On January 25, 2010, a coworker e-mailed me after a brief panic. She had just received an e-mail with the subject line “Final notice,” and thought her car was going to repossessed.
But her car wasn’t in danger of disappearing—and she e-mailed me because I was the one who sent the message, to her and 250,000 other people, asking them to sign a petition about a public option in the healthcare reform bill.
I was in charge of e-mail advocacy for the blog Firedoglake, and it was part of my job to get people to open e-mails, sign petitions, and make donations to support our work. I thought using “Final notice” would get more people to notice the pitch, which began “This is your final notice to sign our emergency petition to progressive Members of Congress…”
Unfortunately, it appears I was among the first in the political advocacy world to employ that deception, and today the tactic is increasingly common. Recently, I woke up to an e-mail from an address that began FINAL-NOTICE, and the subject line was “AUTO-CONFIRM: [M. Whitney (3/31/2015)].” It wasn’t from my bank, but rather the Democratic Congressional Campaign Committee.
The DCCC and the House Majority PAC (a group also working to elect Democrats to Congress) are probably the two biggest offenders when it comes to faux-debt collection fundraising pitches, but they are not alone. The National Republican Senatorial Campaign Committee also sends similar e-mails, and the Democratic Senatorial Campaign Committee, the Republican party, and the Prop 8 Legal Defense Fund have all tried it in the recent past.
I get that political e-mail fundraising has taken on an even more frenzied, gimmicky, and desperate approach than ever before, as the need for cash becomes increasingly important in politics, and as more and more campaigns are competing for inbox attention.
But these pitches are different, and dangerous. They bank on fear: that the recipient missed a payment; that they’re behind on bills; that their power will be cut.
The first instance I can find of this tactic is actually from the AFL-CIO in January 2010, when the labor group ran a digital campaign in support of financial reform. An e-mail with the subject line “Final Notice—Payment Past Due” was for a campaign asking labor activists to sign a petition telling major banks that it was their “final notice” for a “past due payment” for the damage they caused to the American economy.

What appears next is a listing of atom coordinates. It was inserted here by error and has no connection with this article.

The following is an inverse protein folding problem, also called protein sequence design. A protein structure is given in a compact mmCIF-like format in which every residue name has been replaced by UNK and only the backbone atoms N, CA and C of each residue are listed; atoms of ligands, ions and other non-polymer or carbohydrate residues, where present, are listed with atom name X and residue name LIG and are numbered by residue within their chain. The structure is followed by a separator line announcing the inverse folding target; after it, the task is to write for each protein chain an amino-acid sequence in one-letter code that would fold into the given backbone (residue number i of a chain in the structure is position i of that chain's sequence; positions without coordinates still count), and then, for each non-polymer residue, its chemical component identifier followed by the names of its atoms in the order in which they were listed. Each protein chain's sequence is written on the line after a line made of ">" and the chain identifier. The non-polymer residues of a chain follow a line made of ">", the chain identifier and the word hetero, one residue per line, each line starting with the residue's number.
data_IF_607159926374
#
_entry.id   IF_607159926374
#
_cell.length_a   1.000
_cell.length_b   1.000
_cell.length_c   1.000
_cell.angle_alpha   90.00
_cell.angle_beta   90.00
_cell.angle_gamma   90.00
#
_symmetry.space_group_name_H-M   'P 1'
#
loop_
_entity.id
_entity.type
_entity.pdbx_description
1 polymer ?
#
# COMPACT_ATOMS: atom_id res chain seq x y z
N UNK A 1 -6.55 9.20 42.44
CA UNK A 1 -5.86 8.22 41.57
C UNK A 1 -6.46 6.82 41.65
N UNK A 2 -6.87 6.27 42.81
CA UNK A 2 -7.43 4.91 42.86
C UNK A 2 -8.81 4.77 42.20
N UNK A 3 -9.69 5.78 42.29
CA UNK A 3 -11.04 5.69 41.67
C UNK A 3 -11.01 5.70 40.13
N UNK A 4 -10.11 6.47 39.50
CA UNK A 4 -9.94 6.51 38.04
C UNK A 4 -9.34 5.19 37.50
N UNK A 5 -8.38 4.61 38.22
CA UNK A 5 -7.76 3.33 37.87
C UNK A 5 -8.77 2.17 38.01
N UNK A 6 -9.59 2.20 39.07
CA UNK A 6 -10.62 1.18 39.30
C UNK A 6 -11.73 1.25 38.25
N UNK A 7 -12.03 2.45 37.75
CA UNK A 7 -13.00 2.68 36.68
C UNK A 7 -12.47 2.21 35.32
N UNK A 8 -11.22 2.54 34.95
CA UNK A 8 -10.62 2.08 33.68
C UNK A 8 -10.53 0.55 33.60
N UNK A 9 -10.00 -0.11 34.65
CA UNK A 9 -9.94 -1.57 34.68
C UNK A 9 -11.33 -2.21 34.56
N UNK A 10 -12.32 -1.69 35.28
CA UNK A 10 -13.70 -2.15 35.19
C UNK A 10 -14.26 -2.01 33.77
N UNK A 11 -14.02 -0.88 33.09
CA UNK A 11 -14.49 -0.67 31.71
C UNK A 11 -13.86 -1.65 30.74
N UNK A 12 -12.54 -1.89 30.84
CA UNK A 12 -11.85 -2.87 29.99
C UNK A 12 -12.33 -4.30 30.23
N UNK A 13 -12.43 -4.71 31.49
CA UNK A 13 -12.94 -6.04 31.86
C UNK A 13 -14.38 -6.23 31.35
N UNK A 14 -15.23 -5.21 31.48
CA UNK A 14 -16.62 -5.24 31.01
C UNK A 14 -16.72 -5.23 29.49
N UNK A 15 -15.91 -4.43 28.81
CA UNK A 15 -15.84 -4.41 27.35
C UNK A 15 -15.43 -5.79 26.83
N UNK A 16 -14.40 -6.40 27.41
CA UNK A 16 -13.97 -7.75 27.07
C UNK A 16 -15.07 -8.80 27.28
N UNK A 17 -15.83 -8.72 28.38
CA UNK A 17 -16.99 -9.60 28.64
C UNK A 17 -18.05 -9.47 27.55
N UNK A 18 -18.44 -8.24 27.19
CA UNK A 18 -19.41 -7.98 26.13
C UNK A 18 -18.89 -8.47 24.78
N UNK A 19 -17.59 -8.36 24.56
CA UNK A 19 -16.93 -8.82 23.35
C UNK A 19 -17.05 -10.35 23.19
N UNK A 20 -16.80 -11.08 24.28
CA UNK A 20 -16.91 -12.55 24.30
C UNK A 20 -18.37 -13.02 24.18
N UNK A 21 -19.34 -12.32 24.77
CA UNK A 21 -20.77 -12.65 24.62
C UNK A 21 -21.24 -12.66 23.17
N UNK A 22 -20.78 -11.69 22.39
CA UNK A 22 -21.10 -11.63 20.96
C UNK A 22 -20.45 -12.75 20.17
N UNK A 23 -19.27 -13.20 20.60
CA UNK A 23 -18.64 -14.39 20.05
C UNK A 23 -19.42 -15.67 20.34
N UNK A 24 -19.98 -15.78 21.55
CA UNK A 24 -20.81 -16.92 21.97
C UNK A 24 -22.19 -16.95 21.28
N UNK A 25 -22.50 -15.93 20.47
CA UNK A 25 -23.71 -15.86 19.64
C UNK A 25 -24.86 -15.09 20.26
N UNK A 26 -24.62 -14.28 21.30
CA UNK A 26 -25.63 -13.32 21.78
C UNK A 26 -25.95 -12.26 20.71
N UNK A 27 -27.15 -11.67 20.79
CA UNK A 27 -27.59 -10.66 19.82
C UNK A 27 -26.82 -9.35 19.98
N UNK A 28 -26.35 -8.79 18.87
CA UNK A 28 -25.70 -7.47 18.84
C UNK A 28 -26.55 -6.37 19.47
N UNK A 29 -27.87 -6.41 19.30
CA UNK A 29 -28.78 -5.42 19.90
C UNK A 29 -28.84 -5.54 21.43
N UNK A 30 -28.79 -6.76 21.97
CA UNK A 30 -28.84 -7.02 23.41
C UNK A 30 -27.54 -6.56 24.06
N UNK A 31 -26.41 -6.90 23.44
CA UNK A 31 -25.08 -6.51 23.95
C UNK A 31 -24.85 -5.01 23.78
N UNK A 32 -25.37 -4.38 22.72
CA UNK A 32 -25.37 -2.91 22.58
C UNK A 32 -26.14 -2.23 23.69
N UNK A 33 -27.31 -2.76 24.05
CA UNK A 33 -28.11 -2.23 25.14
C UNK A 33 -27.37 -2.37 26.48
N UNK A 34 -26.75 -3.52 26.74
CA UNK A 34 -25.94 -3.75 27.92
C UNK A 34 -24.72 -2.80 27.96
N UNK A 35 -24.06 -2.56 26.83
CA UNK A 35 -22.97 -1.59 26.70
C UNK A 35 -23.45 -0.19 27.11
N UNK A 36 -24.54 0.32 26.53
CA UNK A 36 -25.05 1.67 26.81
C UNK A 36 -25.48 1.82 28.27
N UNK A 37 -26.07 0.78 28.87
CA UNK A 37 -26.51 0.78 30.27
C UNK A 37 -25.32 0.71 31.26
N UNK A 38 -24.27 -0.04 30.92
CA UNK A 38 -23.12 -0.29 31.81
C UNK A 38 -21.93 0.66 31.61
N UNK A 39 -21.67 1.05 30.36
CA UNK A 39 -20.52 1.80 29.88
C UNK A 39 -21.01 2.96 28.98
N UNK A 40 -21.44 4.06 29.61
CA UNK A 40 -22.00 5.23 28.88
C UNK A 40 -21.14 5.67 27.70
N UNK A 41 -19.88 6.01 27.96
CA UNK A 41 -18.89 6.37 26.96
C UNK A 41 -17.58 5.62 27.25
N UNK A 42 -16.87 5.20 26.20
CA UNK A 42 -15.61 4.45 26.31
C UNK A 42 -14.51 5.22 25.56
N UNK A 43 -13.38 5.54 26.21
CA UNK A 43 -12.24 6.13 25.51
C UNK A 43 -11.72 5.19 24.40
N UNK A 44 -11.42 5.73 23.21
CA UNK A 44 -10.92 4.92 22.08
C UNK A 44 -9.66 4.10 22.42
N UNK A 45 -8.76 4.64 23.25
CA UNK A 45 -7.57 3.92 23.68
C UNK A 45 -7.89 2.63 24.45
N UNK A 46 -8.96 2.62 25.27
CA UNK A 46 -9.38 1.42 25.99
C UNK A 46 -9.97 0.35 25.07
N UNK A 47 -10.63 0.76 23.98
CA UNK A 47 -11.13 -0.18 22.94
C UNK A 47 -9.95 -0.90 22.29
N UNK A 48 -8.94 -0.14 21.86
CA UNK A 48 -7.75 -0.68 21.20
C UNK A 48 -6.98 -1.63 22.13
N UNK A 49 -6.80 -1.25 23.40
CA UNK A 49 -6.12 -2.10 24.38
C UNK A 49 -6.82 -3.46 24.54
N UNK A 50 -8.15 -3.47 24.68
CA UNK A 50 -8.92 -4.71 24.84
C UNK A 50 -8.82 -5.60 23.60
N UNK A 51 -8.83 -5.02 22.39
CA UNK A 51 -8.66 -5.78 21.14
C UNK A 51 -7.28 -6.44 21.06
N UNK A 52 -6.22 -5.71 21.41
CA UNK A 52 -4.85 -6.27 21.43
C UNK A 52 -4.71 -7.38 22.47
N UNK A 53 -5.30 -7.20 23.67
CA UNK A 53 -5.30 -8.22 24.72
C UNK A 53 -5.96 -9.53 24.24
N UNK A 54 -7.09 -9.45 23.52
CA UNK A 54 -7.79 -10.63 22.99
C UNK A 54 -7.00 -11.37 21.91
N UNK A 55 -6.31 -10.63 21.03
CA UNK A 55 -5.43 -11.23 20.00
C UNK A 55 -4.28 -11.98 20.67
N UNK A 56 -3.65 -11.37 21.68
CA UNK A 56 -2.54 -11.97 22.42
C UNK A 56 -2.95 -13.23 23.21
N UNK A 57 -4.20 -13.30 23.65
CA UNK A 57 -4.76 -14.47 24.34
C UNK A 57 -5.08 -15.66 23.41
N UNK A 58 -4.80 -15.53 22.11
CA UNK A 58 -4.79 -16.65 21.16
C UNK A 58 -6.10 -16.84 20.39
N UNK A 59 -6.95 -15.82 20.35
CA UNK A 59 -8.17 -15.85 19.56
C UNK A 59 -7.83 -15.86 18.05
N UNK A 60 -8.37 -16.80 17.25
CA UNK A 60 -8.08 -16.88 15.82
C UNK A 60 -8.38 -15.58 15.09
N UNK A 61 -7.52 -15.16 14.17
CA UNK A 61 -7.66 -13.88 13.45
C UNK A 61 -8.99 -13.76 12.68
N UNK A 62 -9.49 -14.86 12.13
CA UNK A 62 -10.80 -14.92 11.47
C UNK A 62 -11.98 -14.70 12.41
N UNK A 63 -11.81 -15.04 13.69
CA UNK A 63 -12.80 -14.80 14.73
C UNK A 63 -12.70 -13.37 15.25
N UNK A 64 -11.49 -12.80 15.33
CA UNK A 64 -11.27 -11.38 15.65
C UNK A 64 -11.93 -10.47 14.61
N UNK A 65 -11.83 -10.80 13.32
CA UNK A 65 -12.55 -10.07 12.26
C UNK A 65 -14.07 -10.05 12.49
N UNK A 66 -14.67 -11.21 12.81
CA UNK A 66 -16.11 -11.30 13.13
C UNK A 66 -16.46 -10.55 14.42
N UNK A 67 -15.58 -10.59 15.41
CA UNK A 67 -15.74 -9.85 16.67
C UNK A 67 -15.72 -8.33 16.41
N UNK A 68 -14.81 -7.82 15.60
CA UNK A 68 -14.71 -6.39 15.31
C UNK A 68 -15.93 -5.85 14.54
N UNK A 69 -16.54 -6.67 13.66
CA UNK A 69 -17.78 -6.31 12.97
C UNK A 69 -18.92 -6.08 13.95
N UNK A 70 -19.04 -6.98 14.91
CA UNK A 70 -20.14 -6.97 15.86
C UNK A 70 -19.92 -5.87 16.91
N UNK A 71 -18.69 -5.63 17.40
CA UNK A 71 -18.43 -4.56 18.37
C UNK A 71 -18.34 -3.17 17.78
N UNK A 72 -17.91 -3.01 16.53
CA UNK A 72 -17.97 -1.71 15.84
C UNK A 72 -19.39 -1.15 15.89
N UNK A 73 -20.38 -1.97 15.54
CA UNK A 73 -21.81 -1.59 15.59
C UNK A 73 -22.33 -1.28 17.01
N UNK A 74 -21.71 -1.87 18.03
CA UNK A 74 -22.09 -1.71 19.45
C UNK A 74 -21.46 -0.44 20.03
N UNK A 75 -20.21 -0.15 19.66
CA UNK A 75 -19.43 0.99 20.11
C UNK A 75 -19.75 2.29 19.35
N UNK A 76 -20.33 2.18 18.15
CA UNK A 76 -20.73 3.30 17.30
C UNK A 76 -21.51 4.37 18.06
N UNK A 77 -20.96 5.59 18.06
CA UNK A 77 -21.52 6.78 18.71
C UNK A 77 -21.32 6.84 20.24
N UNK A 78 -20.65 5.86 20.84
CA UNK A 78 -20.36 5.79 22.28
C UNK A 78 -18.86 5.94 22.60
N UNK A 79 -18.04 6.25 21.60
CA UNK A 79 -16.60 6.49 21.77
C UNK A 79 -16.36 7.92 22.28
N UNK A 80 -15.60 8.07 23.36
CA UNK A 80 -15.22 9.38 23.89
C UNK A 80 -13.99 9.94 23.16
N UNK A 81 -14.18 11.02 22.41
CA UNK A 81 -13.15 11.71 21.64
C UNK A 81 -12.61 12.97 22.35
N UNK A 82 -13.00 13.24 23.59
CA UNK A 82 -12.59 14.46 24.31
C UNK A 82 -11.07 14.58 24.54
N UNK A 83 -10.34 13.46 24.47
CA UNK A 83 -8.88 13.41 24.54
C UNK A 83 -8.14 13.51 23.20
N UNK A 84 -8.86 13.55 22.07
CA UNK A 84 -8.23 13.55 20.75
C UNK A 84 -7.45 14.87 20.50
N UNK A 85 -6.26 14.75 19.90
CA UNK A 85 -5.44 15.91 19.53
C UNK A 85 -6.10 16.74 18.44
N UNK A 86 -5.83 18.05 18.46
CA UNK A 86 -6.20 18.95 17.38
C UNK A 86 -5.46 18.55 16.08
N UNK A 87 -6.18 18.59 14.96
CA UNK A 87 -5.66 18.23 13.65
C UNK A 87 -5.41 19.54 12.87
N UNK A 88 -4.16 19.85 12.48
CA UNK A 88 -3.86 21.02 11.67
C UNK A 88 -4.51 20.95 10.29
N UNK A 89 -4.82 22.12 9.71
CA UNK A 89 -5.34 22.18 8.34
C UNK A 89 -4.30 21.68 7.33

Most e-mails in this genre follow a similar formula. They feature phrases like “NOTICE: [CANCELLATION]” and “FINAL NOTICE.” Some might use an official-sounding beginning of an e-mail address (like SECOND.NOTICE@, or accounting-dept@). In the body of the e-mail there is sometimes more deceptive language, like “you are officially on notice” or “imminent cancellation.”
Granted, within a few sentences, it becomes clear that the e-mail is actually a political fundraising pitch. A DCCC official who would only speak on background told me the group trusts that people will quickly understand the difference.
But I have to wonder if even a moment of panic that something is wrong with your personal finances is irresponsible—and even predatory—especially in times of financial malaise.
People struggling with debt are at least twice as likely to have mental health problems, including 29 percent of people with “high stress debt” who have severe anxiety, according to a study from the University of Nottingham. Seeing an e-mail screaming “on notice” or “imminent cancellation” could be an anxiety-provoking event for some people. Anyone who has struggled to pay the bills, even temporarily, knows the dread of opening the mail to find increasingly urgent notices from banks, utility companies, or student lenders.
And plenty of Americans struggle with severe debt: an Urban Institute study last year found more than one-third of US adults are currently being hounded by collection agencies. The Consumer Financial Protection Bureau (CFPB) found that millions of retired Americans are pursued by debt collectors, and that debt collection practices were the number one complaint by older Americans filed to the agency. More than 40 million Americans carry student loan debt, with 15 percent of student loans falling into default after just three years.
How many of these people have gotten one of these political pitches, exploiting a serious fear in pursuit of a $3 donation?
This is something fundraising professionals ought to consider going forward. The increased volume of e-mail that people receive has dramatically grown a culture of “optimization,” in the industry, which means making tweaks and changes to e-mails that can see a lift in fundraising numbers even if by a few percentage points. These changes can include different color buttons, mobile-friendly e-mail wrappers, or bigger fonts. Debt-scare e-mails probably achieve a decent bump too, but at what cost?
Aside from potentially turning off recipients, there could be political consequences as well. The College Republicans caught heat in 2004 for a deceptive direct mail program that asked senior citizens to donate to “Republican Headquarters,” while failing to mention aside from a small font at the bottom of a letter that the college group wasn’t affiliated with the actual Republican party.
There hasn’t yet been similar blowback to phony debt collection pitches—not yet anyway. Maybe it’s coming. But for me, it’s a line that I crossed once, and that I will never cross again.